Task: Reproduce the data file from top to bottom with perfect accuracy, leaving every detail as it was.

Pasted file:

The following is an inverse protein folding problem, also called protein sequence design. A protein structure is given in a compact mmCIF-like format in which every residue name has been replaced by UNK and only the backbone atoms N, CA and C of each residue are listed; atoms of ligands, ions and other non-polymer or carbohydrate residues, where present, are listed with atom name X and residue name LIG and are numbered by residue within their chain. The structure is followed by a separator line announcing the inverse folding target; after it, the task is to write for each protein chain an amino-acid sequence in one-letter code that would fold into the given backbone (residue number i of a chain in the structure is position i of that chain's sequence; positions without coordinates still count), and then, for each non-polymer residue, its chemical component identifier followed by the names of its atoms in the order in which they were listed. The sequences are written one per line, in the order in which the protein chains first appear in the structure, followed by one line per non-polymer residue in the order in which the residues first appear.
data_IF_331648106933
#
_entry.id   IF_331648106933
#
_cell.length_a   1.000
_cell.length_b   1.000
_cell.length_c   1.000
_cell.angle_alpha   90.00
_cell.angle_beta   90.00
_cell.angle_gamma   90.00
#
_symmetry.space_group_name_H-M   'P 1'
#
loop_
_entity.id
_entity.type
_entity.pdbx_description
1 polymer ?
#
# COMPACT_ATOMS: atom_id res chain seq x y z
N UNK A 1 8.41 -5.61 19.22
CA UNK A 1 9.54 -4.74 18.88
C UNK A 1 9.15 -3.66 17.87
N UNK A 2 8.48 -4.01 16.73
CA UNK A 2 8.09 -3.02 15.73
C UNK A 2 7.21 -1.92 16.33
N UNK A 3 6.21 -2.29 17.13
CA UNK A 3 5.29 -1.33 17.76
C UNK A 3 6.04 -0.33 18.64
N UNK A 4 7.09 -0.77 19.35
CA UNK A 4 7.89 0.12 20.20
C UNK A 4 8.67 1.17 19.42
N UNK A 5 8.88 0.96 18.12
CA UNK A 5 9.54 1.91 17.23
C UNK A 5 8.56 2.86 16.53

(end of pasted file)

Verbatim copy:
The following is an inverse protein folding problem, also called protein sequence design. A protein structure is given in a compact mmCIF-like format in which every residue name has been replaced by UNK and only the backbone atoms N, CA and C of each residue are listed; atoms of ligands, ions and other non-polymer or carbohydrate residues, where present, are listed with atom name X and residue name LIG and are numbered by residue within their chain. The structure is followed by a separator line announcing the inverse folding target; after it, the task is to write for each protein chain an amino-acid sequence in one-letter code that would fold into the given backbone (residue number i of a chain in the structure is position i of that chain's sequence; positions without coordinates still count), and then, for each non-polymer residue, its chemical component identifier followed by the names of its atoms in the order in which they were listed. The sequences are written one per line, in the order in which the protein chains first appear in the structure, followed by one line per non-polymer residue in the order in which the residues first appear.
data_IF_331648106933
#
_entry.id   IF_331648106933
#
_cell.length_a   1.000
_cell.length_b   1.000
_cell.length_c   1.000
_cell.angle_alpha   90.00
_cell.angle_beta   90.00
_cell.angle_gamma   90.00
#
_symmetry.space_group_name_H-M   'P 1'
#
loop_
_entity.id
_entity.type
_entity.pdbx_description
1 polymer ?
#
# COMPACT_ATOMS: atom_id res chain seq x y z
N UNK A 1 8.41 -5.61 19.22
CA UNK A 1 9.54 -4.74 18.88
C UNK A 1 9.15 -3.66 17.87
N UNK A 2 8.48 -4.01 16.73
CA UNK A 2 8.09 -3.02 15.73
C UNK A 2 7.21 -1.92 16.33
N UNK A 3 6.21 -2.29 17.13
CA UNK A 3 5.29 -1.33 17.76
C UNK A 3 6.04 -0.33 18.64
N UNK A 4 7.09 -0.77 19.35
CA UNK A 4 7.89 0.12 20.20
C UNK A 4 8.67 1.17 19.42
N UNK A 5 8.88 0.96 18.12
CA UNK A 5 9.54 1.91 17.23
C UNK A 5 8.56 2.86 16.53